Event Timeout for Seq v1.5.6 - Optional Handlebars templates

I've previously said that I really like Handlebars implementations in other Seq apps, and I felt that there were opportunities to incorporate these into apps like Event Timeout.  One of the things to be cautious of here, though, is that we might already be passing a Handlebars template as part of the Message or Description, for use in a downstream app.

So in adding this as a feature, the first consideration was that Handlebars has to be optional, to allow templates to be passed through to other Seq apps such as Jira or Opsgenie. 

The second consideration - we don't have opportunity to pass properties from log events in Event Timeout, because we're creating logs based on timeouts - log events that didn't happen. Any properties that will be used for Event Timeout need to relate to the counters and properties that we have available. 

Note - Current builds of Seq have a bug with the Nuget v2 API affecting update of Event Timeout. The workaround is to either manually update Event Timeout to the current build via the Manage page for the app, or change your Nuget feed settings.

I've accordingly created a selection of Handlebars values that can be used. These are shown in the  below code extract:

            var payload = (IDictionary<string, object>)ToDynamic(new Dictionary<string, object>
            {
                { "AppName", config.AppName },
                { "TimeNow", DateTime.Now.ToLongTimeString() },
                { "DateNowLong", DateTime.Now.ToLongDateString() },
                { "DateNowShort", DateTime.Now.ToShortDateString() },
                { "DateTimeNow", DateTime.Now.ToString("F") },
                { "StartTime", counters.StartTime.ToString("F") },
                { "EndTime", counters.StartTime.ToString("F") },
                { "Timeout", config.TimeOut.TotalSeconds },
                { "TimeoutMins", config.TimeOut.TotalMinutes.ToString("N2") },
                { "TimeoutHours", config.TimeOut.TotalHours.ToString("N2") },
                { "RepeatTimeout", config.RepeatTimeout },
                { "SuppressTime", config.SuppressionTime.TotalSeconds },
                { "SuppressTimeMins", config.SuppressionTime.TotalMinutes.ToString("N2") },
                { "SuppressTimeHours", config.SuppressionTime.TotalHours.ToString("N2") },
                { "RepeatSuppressTime", config.SuppressionTime.TotalSeconds },
                { "RepeatSuppressTimeMins", config.RepeatTimeoutSuppress.TotalMinutes.ToString("N2") },
                { "RepeatSuppressTimeHours", config.RepeatTimeoutSuppress.TotalHours.ToString("N2") },
                { "Tags", string.Join(",", config.Tags) },
                { "Responders", config.Responders ?? "" },
                { "Priority", config.Priority ?? "" },
                { "ProjectKey", config.ProjectKey ?? "" },
                { "DueDate", config.DueDate ?? "" },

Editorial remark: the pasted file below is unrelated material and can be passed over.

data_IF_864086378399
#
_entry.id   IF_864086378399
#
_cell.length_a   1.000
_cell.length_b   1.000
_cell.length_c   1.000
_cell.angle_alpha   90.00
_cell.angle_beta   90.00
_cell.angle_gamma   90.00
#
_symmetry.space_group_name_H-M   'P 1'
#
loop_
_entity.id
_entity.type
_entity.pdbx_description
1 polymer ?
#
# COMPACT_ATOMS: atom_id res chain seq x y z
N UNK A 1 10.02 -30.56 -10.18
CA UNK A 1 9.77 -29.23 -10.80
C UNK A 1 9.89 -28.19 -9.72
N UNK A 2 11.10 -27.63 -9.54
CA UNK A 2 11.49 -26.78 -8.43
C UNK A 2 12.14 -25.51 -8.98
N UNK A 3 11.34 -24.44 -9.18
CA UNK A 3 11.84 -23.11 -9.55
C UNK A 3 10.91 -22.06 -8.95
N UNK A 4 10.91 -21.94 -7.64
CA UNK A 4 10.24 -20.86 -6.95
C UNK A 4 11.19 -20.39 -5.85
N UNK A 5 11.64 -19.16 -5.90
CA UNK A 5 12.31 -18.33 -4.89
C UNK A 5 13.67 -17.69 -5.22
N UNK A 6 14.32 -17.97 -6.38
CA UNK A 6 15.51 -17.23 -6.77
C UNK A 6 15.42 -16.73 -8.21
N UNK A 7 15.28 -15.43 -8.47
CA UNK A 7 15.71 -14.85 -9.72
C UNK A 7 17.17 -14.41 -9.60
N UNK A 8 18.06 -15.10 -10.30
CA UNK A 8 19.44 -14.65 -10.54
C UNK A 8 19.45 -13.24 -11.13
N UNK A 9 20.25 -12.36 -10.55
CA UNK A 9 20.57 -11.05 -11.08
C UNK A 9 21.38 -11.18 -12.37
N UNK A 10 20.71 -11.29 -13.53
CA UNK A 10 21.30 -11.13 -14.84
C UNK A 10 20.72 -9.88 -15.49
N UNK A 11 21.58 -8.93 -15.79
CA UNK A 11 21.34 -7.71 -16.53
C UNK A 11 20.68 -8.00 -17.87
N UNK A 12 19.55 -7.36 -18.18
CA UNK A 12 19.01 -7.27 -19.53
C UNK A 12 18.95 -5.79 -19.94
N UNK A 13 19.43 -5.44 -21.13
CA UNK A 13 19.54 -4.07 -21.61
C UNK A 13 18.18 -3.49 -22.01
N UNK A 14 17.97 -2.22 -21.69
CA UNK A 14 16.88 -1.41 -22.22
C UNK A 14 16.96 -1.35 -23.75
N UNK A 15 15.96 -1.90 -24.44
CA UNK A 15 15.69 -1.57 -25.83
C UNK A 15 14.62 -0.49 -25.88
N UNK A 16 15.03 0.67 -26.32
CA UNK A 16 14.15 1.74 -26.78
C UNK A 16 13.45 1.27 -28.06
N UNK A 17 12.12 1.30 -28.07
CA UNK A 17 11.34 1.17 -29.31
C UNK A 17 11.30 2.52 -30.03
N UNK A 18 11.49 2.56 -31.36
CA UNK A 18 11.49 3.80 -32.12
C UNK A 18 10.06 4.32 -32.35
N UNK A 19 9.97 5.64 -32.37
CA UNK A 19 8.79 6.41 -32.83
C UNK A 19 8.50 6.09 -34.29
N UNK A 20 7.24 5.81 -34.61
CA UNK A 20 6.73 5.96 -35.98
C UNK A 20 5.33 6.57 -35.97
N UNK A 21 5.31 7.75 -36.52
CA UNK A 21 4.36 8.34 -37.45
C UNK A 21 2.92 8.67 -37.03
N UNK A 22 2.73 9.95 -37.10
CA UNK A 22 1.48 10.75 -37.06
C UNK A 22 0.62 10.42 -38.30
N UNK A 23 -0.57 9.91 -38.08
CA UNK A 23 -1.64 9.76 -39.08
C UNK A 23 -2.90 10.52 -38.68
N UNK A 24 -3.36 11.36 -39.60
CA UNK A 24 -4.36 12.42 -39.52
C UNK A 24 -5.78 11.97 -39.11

{ "InitialTimeEstimate", config.InitialTimeEstimate ?? "" },
                { "RemainingTimeEstimate", config.RemainingTimeEstimate ?? "" }
            });

Arguably there may be other counters that are useful, but these stood out as the most likely to be used.

To implement this, you would enable the new "Use Handlebars" setting, and configure the Log Message and/or Description using Handlebars expressions, eg.

{{AppName}} error after {{Timeout}} secs or {{TimeoutMins}} mins or {{TimeoutHours}} hours - Woe is me, this was meant to be sorted out by {dd-MM-yyyy-10M}

You can see that the Handlebars expressions are drawn from the above list. You can also make use of inbuilt helpers to make this funkier (such as excluding empty properties).  And the result is great!

Handlebars timeout log event

It's also worth noting that we still retain the date expressions and tokens that were recently added to Event Timeout via Lurgle.Dates. This allows you to use the .NET custom date strings, with optional add/subtract modifiers, along with the simple date tokens that return parts of a date.  The previous examples shown for these were:

  • {d M y+10d} - Add 10 days, with an example output 1 1 21.
  • {dd MM yy+10m} - Add 10 months, with an example output 01 11 21.
  • {dd MMM yyy+10y} - Add 10 years, with an example output 01 Jan 2021.
  • {MMMM yyyy-1m} - Subtract 1 month, with an example output December 2020.
  • {ddd dd MMM yyyy} - Sun 01 Aug 2021

And for simple date expressions:

  • {d} {MMM} {yyyy} - 3 Aug 2021
  • {d-1} {MMM} {yyyy} - 2 Aug 2021

With the note, as always, that simple date tokens aren't great for calculating whole dates with addition/subtraction - they're more useful for scenarios like {MMMM-1} to simply state last month's name.

I plan to roll this enhancement into Event Threshold and Event Schedule as well, which will enable them to similarly use properties related to threshold violations or schedule logs.

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